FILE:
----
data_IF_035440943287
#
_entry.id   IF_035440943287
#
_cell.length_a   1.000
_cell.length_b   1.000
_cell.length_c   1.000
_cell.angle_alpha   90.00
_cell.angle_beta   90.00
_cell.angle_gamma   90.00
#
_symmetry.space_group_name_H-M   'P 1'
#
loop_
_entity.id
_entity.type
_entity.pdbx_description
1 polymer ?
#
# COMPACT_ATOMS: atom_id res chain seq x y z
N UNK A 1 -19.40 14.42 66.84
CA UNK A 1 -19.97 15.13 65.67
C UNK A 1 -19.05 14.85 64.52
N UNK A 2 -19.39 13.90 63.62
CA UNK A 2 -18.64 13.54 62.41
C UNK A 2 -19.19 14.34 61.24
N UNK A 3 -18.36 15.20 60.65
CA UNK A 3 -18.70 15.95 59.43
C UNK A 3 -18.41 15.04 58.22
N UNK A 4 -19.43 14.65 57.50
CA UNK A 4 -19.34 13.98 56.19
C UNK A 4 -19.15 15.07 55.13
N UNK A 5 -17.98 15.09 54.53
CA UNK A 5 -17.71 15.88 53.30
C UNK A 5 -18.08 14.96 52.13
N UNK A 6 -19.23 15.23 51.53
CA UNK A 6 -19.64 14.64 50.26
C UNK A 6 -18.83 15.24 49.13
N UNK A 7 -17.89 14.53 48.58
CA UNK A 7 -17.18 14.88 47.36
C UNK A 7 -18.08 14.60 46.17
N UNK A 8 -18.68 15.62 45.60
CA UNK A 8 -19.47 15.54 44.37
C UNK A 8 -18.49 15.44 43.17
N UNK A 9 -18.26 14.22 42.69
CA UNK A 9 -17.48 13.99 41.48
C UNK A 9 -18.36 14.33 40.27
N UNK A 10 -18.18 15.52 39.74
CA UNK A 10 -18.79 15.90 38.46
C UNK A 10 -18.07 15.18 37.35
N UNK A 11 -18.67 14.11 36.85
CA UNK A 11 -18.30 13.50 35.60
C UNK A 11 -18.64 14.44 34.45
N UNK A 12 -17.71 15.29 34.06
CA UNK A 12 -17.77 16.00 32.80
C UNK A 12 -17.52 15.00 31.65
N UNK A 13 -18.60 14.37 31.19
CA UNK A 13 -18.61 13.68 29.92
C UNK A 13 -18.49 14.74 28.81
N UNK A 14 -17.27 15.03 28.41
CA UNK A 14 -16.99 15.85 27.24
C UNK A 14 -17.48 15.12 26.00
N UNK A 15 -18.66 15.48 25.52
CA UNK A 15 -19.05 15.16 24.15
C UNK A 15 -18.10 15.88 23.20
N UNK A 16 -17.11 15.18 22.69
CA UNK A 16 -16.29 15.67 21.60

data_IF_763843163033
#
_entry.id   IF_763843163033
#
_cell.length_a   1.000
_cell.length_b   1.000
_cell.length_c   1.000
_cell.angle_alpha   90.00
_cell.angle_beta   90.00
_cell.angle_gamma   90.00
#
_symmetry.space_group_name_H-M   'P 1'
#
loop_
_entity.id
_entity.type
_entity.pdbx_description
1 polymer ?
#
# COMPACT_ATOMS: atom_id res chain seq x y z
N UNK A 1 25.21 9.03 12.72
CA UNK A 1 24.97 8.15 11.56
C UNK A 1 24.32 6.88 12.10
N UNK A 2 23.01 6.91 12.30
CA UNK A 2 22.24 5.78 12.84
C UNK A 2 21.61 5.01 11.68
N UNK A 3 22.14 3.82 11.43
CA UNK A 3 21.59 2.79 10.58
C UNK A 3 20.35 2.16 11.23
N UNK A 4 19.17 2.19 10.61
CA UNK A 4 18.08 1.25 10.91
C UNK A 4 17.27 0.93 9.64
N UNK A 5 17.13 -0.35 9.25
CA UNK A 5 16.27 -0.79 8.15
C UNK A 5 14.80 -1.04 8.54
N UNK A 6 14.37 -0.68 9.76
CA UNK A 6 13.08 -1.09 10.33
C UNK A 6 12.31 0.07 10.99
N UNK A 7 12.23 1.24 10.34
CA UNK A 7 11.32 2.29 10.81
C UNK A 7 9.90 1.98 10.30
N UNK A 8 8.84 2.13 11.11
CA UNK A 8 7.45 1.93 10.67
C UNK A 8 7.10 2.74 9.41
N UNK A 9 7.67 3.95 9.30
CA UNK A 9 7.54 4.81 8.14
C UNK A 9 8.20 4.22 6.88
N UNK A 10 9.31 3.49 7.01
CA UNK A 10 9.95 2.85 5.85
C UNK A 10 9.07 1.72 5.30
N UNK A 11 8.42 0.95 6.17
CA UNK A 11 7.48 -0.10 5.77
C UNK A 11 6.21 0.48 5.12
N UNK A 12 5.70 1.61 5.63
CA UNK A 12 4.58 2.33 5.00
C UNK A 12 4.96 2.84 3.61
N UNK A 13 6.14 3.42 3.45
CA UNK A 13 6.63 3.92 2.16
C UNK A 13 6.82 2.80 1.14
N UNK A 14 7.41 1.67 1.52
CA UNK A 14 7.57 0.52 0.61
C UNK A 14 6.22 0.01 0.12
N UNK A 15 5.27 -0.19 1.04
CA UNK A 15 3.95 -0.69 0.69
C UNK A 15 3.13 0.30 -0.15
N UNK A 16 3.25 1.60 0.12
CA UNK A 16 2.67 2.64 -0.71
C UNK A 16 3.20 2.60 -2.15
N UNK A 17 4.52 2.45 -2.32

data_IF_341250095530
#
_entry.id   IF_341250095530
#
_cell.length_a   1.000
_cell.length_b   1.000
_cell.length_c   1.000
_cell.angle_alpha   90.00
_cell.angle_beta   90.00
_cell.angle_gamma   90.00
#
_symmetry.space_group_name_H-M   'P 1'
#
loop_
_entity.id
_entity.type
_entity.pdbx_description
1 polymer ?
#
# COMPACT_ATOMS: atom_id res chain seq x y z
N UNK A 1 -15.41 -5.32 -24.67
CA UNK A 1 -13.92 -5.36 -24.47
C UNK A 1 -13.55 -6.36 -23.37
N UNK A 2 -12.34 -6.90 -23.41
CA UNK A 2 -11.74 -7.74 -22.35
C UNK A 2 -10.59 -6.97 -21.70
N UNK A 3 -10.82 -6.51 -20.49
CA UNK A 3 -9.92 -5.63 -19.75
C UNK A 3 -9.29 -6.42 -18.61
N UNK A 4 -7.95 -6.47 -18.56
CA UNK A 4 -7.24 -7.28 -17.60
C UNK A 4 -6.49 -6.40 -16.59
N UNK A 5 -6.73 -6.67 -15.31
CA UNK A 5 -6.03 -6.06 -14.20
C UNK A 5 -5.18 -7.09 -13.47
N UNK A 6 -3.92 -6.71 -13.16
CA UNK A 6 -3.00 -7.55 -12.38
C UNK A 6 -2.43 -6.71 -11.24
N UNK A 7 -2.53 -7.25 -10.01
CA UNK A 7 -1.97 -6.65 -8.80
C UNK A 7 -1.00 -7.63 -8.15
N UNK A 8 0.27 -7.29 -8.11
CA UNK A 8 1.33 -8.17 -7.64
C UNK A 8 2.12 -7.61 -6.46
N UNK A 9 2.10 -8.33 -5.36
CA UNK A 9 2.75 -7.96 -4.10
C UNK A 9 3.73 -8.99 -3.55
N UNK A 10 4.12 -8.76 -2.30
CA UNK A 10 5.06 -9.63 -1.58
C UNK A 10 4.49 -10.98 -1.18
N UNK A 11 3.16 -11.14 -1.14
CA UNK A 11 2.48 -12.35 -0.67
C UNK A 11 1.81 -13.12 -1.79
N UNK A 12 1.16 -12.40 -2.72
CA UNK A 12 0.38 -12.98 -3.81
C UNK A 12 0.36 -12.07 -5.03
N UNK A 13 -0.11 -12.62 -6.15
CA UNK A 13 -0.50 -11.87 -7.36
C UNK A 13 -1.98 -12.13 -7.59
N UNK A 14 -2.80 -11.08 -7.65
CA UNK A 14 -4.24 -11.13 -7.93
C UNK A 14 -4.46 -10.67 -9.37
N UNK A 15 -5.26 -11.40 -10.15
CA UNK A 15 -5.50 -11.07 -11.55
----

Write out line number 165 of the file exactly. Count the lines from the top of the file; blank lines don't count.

C UNK A 3 -9.29 -6.42 -18.61